Meet Linked Triple Treble Crochet!
Linked stitches take some getting used to, but offer great versatility in crochet because they create a solid fabric. Due to the lack of spaces between stitches, the fabric can be stiff, especially if using worsted weight or heavier yarns. When using a light weight yarn, it actually has nice drape.
In the vast world of the internet, surprisingly, I could not find a tutorial for the linked triple treble crochet stitch. I wanted to make sure that I was starting with the right number of chains, as well as creating something tall enough to match the row height of another crochet fabric. I was considering making something in the round and mixing lace with linked stitches, but changed my mind.
In the adventure of putting this together, I reviewed Kim Guzman’s tutorials and learned an obvious point, that linked stitches are short rows of tunisian crochet. 🤯 Yep, think about tunisian simple stitch and you’re basically making tiny rows of it when creating linked stitches.
The linked triple treble crochet stitch, like all linked stitches, has distinct right and wrong sides. The right side looks like a vertical row of tunisian simple stitch, or stacked single crochets, whereas the wrong side looks like purl stitches in knit.
If you want to show off the right side only, it helps to work a row of single crochet after each row of linked triple treble stitches.
Let’s get to the fun!
Multiples needed for the stitch
You can make any length of chain for the linked triple treble crochet stitches. If you want a particular number of stitches, don’t forget to add six chains for the height of the first linked triple treble, or you’ll find yourself at the end of the first row with fewer stitches.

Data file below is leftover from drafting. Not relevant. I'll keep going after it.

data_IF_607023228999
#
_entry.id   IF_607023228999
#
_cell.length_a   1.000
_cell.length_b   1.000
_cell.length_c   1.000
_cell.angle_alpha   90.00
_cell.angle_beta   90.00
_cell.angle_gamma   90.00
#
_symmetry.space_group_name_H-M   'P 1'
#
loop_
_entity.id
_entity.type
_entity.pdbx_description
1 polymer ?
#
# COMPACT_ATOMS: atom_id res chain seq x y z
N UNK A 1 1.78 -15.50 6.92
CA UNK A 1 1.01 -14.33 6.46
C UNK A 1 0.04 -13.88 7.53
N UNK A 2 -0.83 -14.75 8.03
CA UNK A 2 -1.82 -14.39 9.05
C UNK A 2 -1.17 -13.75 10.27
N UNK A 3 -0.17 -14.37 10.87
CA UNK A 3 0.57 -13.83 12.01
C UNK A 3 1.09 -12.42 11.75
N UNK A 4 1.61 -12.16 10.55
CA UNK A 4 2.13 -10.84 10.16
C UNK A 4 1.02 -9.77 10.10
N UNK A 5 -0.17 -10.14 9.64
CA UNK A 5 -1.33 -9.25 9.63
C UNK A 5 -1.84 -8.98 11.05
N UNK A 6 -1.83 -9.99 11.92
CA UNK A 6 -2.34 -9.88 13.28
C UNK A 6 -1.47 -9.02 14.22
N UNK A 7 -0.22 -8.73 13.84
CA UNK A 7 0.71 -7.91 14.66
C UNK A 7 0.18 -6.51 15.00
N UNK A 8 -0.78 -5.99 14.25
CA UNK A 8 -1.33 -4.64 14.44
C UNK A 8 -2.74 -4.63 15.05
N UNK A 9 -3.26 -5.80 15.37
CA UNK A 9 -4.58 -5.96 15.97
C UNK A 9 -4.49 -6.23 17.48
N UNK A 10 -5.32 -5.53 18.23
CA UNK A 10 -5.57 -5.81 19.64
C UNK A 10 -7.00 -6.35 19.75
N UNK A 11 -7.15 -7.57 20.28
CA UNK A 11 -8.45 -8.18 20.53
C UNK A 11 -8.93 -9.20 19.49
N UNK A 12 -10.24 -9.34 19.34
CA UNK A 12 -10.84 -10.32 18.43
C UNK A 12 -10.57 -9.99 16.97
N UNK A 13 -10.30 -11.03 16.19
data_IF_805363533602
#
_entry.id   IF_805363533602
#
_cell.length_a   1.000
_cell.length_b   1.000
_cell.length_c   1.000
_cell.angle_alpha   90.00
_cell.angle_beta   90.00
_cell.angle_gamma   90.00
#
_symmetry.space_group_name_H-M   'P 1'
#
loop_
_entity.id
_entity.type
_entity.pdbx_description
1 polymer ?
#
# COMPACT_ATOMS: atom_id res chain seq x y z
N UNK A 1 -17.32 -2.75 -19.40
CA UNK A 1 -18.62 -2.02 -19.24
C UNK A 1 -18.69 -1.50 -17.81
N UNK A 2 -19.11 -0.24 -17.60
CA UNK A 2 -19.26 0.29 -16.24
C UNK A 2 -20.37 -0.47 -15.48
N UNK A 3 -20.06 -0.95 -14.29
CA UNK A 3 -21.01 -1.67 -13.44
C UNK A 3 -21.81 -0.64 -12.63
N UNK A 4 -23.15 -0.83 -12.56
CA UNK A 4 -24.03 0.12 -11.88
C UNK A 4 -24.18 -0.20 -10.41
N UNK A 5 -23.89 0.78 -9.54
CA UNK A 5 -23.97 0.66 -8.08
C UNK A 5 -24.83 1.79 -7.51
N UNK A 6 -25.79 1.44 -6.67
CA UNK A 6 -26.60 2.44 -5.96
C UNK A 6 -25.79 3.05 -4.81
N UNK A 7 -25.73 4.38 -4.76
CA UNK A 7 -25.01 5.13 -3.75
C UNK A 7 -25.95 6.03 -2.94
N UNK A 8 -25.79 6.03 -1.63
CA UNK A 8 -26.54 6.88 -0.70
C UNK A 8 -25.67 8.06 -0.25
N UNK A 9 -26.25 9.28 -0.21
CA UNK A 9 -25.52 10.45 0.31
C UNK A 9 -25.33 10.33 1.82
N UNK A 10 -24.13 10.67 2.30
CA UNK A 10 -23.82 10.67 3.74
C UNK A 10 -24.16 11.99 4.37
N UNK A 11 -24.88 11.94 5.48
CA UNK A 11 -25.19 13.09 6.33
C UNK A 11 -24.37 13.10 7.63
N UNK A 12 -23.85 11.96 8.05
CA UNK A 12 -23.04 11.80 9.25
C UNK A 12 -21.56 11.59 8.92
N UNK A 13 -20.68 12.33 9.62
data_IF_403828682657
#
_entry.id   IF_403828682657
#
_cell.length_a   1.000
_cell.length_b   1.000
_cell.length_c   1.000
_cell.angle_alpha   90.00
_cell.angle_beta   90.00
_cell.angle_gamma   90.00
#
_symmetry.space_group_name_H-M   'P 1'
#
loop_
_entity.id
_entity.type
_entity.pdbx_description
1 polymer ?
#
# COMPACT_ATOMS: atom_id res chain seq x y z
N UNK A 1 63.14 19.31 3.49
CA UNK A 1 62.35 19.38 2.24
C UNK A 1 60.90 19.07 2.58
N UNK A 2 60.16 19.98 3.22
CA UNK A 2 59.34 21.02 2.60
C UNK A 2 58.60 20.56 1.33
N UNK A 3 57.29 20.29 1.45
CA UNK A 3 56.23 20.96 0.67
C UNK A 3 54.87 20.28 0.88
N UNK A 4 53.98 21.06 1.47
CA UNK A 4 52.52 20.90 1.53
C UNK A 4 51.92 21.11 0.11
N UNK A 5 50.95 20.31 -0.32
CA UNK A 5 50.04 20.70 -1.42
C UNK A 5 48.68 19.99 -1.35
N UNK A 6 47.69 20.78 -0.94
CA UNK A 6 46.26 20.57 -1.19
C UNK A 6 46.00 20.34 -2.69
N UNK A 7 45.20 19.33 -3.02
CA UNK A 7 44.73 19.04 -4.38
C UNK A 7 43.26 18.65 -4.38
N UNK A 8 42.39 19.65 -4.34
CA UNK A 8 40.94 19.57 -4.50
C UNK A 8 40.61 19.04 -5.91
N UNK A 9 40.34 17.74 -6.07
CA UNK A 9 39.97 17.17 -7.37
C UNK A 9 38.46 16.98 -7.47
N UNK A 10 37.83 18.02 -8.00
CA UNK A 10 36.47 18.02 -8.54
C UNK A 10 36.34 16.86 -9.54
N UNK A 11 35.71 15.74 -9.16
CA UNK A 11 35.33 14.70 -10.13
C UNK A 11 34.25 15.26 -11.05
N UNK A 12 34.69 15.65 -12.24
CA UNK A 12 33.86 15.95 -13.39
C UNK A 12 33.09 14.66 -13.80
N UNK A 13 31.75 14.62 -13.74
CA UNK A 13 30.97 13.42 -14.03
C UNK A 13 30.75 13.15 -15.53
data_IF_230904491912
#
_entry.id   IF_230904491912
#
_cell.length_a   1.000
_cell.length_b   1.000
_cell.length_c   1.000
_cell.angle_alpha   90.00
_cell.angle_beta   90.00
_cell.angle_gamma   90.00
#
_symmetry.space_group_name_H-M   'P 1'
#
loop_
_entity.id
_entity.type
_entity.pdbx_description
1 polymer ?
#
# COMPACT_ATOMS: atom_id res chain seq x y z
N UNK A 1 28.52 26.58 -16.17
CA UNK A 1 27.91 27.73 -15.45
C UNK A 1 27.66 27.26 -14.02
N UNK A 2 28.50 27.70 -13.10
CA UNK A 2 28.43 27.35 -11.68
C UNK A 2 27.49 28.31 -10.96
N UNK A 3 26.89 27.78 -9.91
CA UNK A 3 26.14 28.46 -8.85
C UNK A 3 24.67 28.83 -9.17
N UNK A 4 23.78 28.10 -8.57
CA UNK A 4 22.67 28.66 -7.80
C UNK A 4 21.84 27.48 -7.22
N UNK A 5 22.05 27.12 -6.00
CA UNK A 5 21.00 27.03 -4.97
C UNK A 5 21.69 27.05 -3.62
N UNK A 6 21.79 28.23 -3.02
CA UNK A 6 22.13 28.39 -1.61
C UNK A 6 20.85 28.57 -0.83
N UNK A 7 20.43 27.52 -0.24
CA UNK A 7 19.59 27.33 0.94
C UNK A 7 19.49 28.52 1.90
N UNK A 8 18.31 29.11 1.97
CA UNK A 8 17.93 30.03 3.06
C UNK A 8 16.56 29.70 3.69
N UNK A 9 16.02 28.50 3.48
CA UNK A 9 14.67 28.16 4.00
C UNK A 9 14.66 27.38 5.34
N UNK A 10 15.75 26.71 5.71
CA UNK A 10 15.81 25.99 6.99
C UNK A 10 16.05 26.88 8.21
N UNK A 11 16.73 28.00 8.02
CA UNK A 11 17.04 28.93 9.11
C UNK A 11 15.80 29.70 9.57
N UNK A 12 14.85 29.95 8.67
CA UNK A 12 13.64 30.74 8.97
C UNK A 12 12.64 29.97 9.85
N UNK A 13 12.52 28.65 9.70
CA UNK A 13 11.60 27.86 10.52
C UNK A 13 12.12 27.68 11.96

Techniques and Abbreviations Used:
Beg-ltrtr: beginning linked triple treble crochet
FO: fasten off
Sc: single crochet
YO: yarn over
Beg-ltrtr: Ch 5, starting in 2nd ch from hook, insert hook, YO and pull up a loop, [insert hook in next ch, YO and pull up a loop] 3 times (5 loops on hook), insert hook in first st, YO and pull up a loop (6 loops on hook), [YO, pull through 2 loops] 5 times
Ltrtr: insert hook under first horizontal bar, YO, pull up a loop, [insert hook under next horizontal bar, YO, pull up a loop] 3 times (5 loops), insert hook in next st, YO, pull up a loop (6 loops on hook), [YO, pull through 2 loops] 5 times
You can use any weight yarn with a recommended hook size or larger. A larger hook can prevent the fabric from being too stiff.
Row 1: Beg-ltrtr, ltrtr in each st to end, turn
Row 2: Rep Row 1
Row 2: sc in each st, turnTo show only right side of ltrtr, complete a row of sc, turn
Row 3: Rep Row 1
Continue to rep last 2 rows until desired length
Now let’s go step-by-step
- Ch 21
2. Begin in 2nd ch from hook, [insert hook in next st, YO, pull up a loop] 5 times (6 loops on hook), [YO, pull through 2 loops] 5 times. Beg-ltrtr made
3. Insert hook under first horizontal bar, YO, pull up a loop, [insert hook under next horizontal bar, YO, pull up a loop] 3 times (5 loops on hook), insert hook in next ch, YO, pull up a loop (6 loops on hook), [YO, pull through 2 loops] 5 times
4. Rep Step 3 across picking up one ch with each ltrtr, turn; 16 ltrtr made
5. To show only right side of ltrtr, complete a row of sc, turn
6. Rep Steps 2-3
7. Continue to Rep stepsuntil desired length
Wanna see that in video?
You can make the beg-ltrtr appear neater by making ch 4 and start in the 1st ch from the hook. This can be a challenge since the loop on the hook may pull the 1st ch tight, so hold it in place while inserting the hook.
There is a natural curl that occurs when making linked stitches, just like Tunisian simple stitch. The use of a larger hook will reduce the amount of curling.
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This tutorial is not to be duplicated or resold, and not to be reproduced commercially. You may use this stitch to create original products for personal use or to sell finished products on Etsy, at farmers markets, and craft fairs, but please credit Creations By Courtney for the tutorial.